David is currently studying part-time at UQ with extended major in philosophy. He enjoys all fields of philosophy, especially ethics. David also works part-time as a registered dentist.


[1]      Immanuel Kant, Critique of the Power of Judgment, ed. Paul Guyer, trans. Eric Matthews (Cambridge: Cambridge University Press, 2000), 5:195.

[2]      Paul Guyer, Kant and the Experience of Freedom: Essays on Aesthetics and Morality (Cambridge: Cambridge University Press, 1993), 28.

[3]      Kant, Critique of Judgment, 5:267.

[4]      Ibid., 5:247.

[5]      Guyer, Kant and the Experience of Freedom, 216-228.

[6]      Kant, Critique of Judgment, 5:247.

[7]      Ibid., 5:205.

[8]      Ibid., 5:217.

[9]      Ibid., 5:267.

[10]    Ibid., 5:247.

[11]    Ibid., 5:220.

[12]    Ibid., 5:236.

[13]    Ibid., 5:245.

[14]    Ibid., 5:247.

[15]    Ibid, 5:247.

[16]    Ibid, 5:264.

[17]    Sensus communis, defined by Kant as a subjective principle which determines pleasure only through feeling. See Kant, Critique of Judgment, 5:238.

[18]    Kant, Critique of Judgment, 5:265.

[19]    Guyer, Kant and the Experience of Freedom, 227.

[20]    Robert Johnson and Adam Cureton, “Kant’s Moral Philosophy,” in Stanford Encyclopedia of Philosophy, ed. Edward N. Zalta. Stanford University, 2019.

[21]    Johnson and Cureton, “Kant’s Moral Philosophy.”

[22]    Kant, Critique of Judgment, 5:354.

[23]    Ibid., 5:354.

[24]    Ibid., 5:354.

[25]    Anthony Savile, “Kant’s Aesthetic Theory,” in A Companion to Kant, ed. Graham Bird (Oxford: Blackwell Publishing, 2006), 451.

[26]    Salim Kemal, Kant’s Aesthetic Theory: An Introduction (London: Palgrave Macmillan, 1997), 117.

[27]    Guyer, Kant and the Experience of Freedom, 34.

[28]    Paul Crowther, The Kantian Sublime: From Morality to Art (Oxford: Clarendon Press, 1991), 68.

[29]    Ibid., 73.

[30]    Klaus Düsing also supports this claim. Klaus Düsing, “Beauty as the Transition from Nature to Freedom in Kant’s Critique of Judgment,” Noûs 24, no. 1 (1990): 87-88.

[31]    Kant, Critique of Judgment, 5:250.

[32]    Ibid., 5:261.

[33]    Ibid., 5:269.

[34]    Crowther, The Kantian Sublime, 131.

[35]    Ibid., 125.

[36]    Kant, Critique of Judgment, 5:265.

[37]    Henry Allison, Kant’s Theory of Taste: A Reading of the Critique of Aesthetic Judgment (Cambridge: Cambridge University Press, 2001), 334.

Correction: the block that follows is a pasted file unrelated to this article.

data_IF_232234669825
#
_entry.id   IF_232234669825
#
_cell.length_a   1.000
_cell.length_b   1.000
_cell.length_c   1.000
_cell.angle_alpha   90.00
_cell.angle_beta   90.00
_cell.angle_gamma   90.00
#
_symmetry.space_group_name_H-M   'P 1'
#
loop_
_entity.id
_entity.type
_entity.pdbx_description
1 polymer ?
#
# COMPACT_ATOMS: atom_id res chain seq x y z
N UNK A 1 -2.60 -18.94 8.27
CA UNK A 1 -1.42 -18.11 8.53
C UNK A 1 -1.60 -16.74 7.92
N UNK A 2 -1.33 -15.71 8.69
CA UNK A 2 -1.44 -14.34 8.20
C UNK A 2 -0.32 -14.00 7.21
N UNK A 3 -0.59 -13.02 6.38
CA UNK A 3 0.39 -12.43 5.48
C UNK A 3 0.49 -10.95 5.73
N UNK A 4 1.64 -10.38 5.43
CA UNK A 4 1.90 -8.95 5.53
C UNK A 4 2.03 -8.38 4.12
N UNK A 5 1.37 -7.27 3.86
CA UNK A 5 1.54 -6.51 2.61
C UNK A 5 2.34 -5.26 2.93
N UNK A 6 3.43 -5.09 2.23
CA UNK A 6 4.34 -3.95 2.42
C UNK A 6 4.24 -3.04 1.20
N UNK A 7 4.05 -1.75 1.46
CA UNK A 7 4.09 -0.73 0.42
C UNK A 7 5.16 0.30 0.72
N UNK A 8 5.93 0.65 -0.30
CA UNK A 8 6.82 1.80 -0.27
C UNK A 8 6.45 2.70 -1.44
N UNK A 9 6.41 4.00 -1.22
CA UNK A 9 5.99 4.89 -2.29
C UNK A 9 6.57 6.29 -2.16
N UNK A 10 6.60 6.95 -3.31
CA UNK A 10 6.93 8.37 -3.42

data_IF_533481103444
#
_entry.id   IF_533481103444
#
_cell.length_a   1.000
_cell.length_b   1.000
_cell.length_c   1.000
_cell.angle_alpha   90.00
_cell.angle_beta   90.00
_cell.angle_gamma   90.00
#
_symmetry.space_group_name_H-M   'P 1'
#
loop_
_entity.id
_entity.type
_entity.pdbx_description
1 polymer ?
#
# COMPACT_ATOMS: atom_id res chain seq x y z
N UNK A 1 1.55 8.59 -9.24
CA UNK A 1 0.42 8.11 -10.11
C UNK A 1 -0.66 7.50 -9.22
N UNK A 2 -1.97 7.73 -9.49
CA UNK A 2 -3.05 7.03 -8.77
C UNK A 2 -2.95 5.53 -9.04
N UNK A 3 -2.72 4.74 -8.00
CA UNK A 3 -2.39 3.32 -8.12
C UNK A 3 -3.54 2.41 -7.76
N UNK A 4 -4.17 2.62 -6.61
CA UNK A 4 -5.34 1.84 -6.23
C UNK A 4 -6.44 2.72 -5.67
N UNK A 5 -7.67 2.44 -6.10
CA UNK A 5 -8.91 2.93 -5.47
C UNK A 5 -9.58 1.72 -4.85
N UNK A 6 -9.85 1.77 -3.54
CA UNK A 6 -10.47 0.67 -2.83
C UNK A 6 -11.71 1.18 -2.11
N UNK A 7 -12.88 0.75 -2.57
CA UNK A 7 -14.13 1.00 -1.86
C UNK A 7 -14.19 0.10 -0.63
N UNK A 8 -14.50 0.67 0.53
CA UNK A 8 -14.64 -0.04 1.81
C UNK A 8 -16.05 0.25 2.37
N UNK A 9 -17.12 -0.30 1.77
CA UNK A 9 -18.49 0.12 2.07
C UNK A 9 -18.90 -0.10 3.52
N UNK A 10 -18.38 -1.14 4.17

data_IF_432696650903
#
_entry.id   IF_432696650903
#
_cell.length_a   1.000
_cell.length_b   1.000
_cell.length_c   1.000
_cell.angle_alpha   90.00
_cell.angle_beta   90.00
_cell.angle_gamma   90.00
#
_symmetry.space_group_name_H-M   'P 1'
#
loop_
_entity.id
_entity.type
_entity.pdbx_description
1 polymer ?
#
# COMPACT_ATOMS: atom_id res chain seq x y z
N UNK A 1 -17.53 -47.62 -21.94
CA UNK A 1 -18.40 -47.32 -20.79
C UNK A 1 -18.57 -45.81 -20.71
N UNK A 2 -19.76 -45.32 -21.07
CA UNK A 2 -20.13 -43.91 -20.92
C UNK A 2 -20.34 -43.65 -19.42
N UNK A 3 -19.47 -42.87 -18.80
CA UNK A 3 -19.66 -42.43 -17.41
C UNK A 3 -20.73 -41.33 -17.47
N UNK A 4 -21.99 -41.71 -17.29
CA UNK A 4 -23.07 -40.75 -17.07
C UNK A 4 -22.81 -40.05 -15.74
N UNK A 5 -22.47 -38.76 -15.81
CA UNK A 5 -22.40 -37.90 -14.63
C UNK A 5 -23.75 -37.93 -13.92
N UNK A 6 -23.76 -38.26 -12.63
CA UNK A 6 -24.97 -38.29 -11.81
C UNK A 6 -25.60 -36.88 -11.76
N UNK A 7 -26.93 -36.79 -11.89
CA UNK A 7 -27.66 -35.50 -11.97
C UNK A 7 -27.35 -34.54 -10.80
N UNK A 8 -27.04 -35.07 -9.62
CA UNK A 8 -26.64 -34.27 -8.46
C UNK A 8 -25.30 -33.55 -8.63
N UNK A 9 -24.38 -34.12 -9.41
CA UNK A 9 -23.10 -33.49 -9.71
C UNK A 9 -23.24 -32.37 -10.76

[38]    Eva Schaper, “Taste, Sublimity, and Genius: The Aesthetics of Nature and Art,” in The Cambridge Companion to Kant, ed. Paul Guyer (Cambridge: Cambridge University Press, 1992), 384.

[39]    Kant, Critique of Judgment, 5:244.

[40]    Allison, Kant’s Theory of Taste, 334.

[41]    Crowther, The Kantian Sublime, 165-166.

[42]    Allison, Kant’s Theory of Taste, 342.

[43]    Kant, Critique of Judgment, 5:263.

[44]    Robert Clewis, The Kantian Sublime and the Revelation of Freedom (Cambridge: Cambridge University Press, 2009), 126.

[45]    Ibid, 132.

[46]    Ibid, 133.

[47]    Ibid, 134.

[48]    Allan Lazaroff, “The Kantian Sublime: Aesthetic Judgment and Religious Feeling,” Kant-Studien 71, no. 1 (1980): 220.


Allison, Henry E. Kant’s Theory of Taste: A Reading of the Critique of Aesthetic Judgment. Cambridge: Cambridge University Press, 2001. doi:10.1017/CBO9780511612671.

Clewis, Robert R. The Kantian Sublime and the Revelation of Freedom. Cambridge: Cambridge University Press, 2009. doi:10.1017/CBO9780511576492.

Crowther, Paul. The Kantian Sublime: From Morality to Art. Oxford: Clarendon Press, 1991. doi:10.1093/0198239319.001.0001.

Düsing, Klaus. “Beauty as the Transition from Nature to Freedom in Kant’s Critique of Judgment.” Noûs 24, no. 1 (1990): 79-92.

Guyer, Paul. Kant and the Experience of Freedom: Essays on Aesthetics and Morality. Cambridge: Cambridge University Press, 1993. doi:10.1017/CBO9781139172516.

Johnson, Robert and Adam Cureton. “Kant’s Moral Philosophy.” In Stanford Encyclopedia of Philosophy, edited by Edward N. Zalta. Stanford University, 2019.

Kant, Immanuel. Critique of the Power of Judgment. Edited by Paul Guyer. Translated by Eric Matthews. Cambridge: Cambridge University Press, 2000. doi:10.1017/CBO9780511804656.

Kemal, Salim. Kant’s Aesthetic Theory: An Introduction. London: Palgrave Macmillan, 1997.

Lazaroff, Allan. “The Kantian Sublime: Aesthetic Judgment and Religious Feeling.” Kant-Studien 71, no. 1 (1980): 202-20.

Savile, Anthony. “Kant’s Aesthetic Theory.” In A Companion to Kant. Edited by Graham Bird, 441-454. Oxford: Blackwell Publishing, 2006.

Schaper, Eva. “Taste, Sublimity, and Genius: The Aesthetics of Nature and Art.” In The Cambridge Companion to Kant, edited by Paul Guyer, 367-393. Cambridge: Cambridge University Press, 1992. doi:10.1017/CCOL0521365872.

Featured image ‘Shells’ by Lake Clark National Park & Preserve via flickr